TechWhirl (TECHWR-L) is a resource for technical writing and technical communications professionals of all experience levels and in all industries to share their experiences and acquire information.
For two decades, technical communicators have turned to TechWhirl to ask and answer questions about the always-changing world of technical communications, such as tools, skills, career paths, methodologies, and emerging industries. The TechWhirl Archives and magazine, created for, by and about technical writers, offer a wealth of knowledge to everyone with an interest in any aspect of technical communications.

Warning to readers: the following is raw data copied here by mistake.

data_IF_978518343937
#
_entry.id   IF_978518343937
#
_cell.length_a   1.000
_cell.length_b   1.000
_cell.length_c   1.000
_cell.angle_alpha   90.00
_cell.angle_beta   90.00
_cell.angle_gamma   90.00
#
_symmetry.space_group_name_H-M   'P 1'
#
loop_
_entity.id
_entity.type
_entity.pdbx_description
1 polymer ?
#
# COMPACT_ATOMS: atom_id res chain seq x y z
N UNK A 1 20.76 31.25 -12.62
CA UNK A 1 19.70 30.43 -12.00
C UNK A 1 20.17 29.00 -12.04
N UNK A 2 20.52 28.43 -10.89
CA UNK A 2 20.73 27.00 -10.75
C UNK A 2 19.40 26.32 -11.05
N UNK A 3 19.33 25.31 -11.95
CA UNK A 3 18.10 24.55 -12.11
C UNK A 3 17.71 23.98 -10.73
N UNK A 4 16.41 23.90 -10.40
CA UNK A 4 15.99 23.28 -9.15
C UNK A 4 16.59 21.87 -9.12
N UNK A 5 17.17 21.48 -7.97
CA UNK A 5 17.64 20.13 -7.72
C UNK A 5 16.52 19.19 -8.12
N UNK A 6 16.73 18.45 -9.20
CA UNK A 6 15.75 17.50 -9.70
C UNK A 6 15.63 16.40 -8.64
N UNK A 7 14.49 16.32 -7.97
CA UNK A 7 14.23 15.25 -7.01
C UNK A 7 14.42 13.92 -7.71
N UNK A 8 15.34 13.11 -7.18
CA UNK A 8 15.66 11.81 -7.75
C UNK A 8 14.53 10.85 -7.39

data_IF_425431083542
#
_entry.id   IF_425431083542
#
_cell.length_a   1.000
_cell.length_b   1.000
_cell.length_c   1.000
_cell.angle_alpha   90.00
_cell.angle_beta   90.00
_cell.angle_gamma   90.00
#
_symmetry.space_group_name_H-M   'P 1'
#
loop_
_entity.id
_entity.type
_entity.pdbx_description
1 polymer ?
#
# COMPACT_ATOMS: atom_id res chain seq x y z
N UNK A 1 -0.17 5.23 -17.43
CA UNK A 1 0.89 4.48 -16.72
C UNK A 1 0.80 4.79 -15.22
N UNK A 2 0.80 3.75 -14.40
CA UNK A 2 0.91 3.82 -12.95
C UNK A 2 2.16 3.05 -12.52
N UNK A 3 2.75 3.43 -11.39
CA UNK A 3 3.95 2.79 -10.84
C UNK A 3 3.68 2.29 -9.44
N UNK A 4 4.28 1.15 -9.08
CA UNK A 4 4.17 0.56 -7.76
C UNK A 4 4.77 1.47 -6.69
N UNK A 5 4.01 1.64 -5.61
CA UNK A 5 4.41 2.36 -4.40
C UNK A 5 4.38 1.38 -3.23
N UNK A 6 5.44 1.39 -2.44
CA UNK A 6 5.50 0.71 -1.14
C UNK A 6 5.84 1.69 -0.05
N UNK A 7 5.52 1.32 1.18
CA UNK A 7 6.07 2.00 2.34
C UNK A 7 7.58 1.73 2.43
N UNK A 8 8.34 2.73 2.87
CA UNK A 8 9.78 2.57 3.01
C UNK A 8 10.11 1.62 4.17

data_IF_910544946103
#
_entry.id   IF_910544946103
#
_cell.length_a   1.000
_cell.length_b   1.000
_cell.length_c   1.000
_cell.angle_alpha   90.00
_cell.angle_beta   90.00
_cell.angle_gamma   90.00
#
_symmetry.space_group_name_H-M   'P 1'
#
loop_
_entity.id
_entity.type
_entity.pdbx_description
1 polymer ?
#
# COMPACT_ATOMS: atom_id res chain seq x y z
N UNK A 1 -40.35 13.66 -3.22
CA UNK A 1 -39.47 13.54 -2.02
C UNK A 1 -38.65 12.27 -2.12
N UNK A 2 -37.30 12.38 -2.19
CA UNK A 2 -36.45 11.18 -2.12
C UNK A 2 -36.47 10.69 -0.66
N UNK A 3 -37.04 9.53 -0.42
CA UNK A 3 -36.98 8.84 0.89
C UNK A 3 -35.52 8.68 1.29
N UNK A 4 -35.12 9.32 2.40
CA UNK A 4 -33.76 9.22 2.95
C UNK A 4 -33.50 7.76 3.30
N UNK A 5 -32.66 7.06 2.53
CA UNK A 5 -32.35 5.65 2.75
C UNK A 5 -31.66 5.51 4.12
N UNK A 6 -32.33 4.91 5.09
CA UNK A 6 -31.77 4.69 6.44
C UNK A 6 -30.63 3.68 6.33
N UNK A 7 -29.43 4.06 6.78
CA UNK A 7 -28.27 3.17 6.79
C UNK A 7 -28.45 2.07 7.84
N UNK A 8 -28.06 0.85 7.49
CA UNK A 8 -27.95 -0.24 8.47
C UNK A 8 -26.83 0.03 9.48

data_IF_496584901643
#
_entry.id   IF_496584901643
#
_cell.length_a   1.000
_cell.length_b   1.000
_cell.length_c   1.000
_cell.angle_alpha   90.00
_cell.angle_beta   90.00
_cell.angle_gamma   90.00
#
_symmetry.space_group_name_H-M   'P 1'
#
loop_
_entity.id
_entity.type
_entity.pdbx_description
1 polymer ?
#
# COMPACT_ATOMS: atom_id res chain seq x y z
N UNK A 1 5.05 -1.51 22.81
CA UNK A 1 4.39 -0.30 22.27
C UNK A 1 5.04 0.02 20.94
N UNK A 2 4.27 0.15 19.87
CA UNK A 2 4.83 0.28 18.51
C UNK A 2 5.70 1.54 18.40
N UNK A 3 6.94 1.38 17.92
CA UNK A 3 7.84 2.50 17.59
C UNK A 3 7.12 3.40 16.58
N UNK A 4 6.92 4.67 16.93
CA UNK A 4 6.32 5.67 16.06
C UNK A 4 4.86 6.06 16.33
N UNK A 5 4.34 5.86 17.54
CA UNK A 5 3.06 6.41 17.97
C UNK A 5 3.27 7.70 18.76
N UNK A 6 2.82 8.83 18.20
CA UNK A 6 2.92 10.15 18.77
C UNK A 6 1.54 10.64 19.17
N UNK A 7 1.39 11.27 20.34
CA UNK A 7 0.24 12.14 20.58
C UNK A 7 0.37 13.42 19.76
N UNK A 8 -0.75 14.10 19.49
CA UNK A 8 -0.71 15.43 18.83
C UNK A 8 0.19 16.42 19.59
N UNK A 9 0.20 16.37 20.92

Assuming the concern is with the paragraph in the article that
Look for pages you like on the Web, save them into
your page-making program, then cut out the content
on the pages and put yours in.
This is quite a common suggestion from those who would teach HTML. I
can't recall exactly which books I've seen this in, but I read a few
texts when I was learning HTML and I did see that suggestion posed.
The authors suggested using existing web pages almost as a template
for creating your won.
I'm not advocating the practice, just mentioning that it is more
widespread that we might think.